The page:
2023 is expected to become a year of more extensive adoption of Lambdas for Java. In 2022 AWS presented a new feature for their AWS Lambda project, Lambda SnapStart. SnapStart helps to improve startup latency significantly and is specifically relevant for software applications using synchronous APIs, interactive microservices, or data processing. SnapStart has already been implemented by Quarkus and Micronaut, and there is no doubt that more acceptance of Lambda in Java will follow in 2023.
Virtual Threads (2nd preview) in JDK 20, due in March, is another event to watch out for in 2023. Virtual threads support thread-local variables, synchronization blocks, thread interruptions, etc. Virtual threads are lightweight threads that dramatically reduce the effort of writing, maintaining, and observing high-throughput concurrent applications. The March preview is focused on: the ability for better scaling; thread API adoption of virtual threads with minimal change; and easier troubleshooting, debugging, and profiling of virtual threads.
As announced by Oracle in 2022, parts/portions of GraalVM Community Edition Java code will move to OpenJDK. This initiative will affiliate the development of GraalVM and Java technologies, benefiting all contributors and users. In addition, the community editions of the GraalVM JIT and Ahead-of-Time (AOT) compilers will move to OpenJDK in 2023. This change will signify a security improvement and synchronization in release schedules, features, and development processes.
These trends and events to expect in 2023 demonstrate how the industry is moving forward and reflect how continuous Java success comes about within the Java ecosystem community and via business demands for better cloud Java operation. The only negative side for all Java developers is still the security question. However, downturns are also driving progress forward, and we should see new and more effective solutions to ensure better security to revert this trend in 2023.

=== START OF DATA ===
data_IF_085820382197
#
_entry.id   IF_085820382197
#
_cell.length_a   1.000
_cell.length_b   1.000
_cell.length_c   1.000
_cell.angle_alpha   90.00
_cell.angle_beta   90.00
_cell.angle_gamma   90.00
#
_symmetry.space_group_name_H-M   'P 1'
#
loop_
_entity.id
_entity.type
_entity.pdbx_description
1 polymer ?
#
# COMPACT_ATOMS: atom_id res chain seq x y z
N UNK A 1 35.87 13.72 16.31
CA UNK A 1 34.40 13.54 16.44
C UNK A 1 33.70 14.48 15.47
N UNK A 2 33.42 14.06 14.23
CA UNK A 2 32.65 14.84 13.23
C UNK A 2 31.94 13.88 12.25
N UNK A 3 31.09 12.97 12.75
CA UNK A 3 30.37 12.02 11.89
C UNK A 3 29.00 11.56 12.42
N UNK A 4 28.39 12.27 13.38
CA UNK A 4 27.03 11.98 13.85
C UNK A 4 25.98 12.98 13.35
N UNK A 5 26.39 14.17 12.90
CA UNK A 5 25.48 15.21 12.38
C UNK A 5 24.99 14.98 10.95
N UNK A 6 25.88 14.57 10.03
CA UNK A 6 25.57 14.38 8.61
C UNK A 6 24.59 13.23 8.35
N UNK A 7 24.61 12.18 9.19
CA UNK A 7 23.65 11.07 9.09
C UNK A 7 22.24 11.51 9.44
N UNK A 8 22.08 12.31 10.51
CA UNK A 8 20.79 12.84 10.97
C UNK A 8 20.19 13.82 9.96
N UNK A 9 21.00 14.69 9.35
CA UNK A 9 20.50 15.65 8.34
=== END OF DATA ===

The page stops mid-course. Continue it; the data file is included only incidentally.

With a great number of initiatives presented in 2022, Java in 2023 should become more flexible for the cloud environment. Java is the most popular language for enterprise applications, and many of them were built before the cloud age. In the cloud, Java can be costlier than other programming languages and needs adoption. Making Java cloud-native is among the highest priorities for the industry, and many of the most expected events of 2023 relate to improving Java operations in the cloud.
Java application modernization is not that simple, and there is no single button to press to convert your Java application to cloud-native. Making Java effective, less expensive, and high performing requires integrating a set of components allowing this language to be adapted to its cloud-native version. 2023 promises more of these elements to make more sustainable cloud-based applications being developed. In 2023 we can also expect further expansion of the PaaS computing model as more convenient for the developers building products in the cloud.
Negative trends of overall tech debt and rising security concerns have attracted the attention of software development companies. As a result, new development practices in 2023 will suggest tighter security and a more accurate investment in IT innovation. However, downturns are also driving progress forward, and we should see new and more effective solutions to revert these trends in 2023.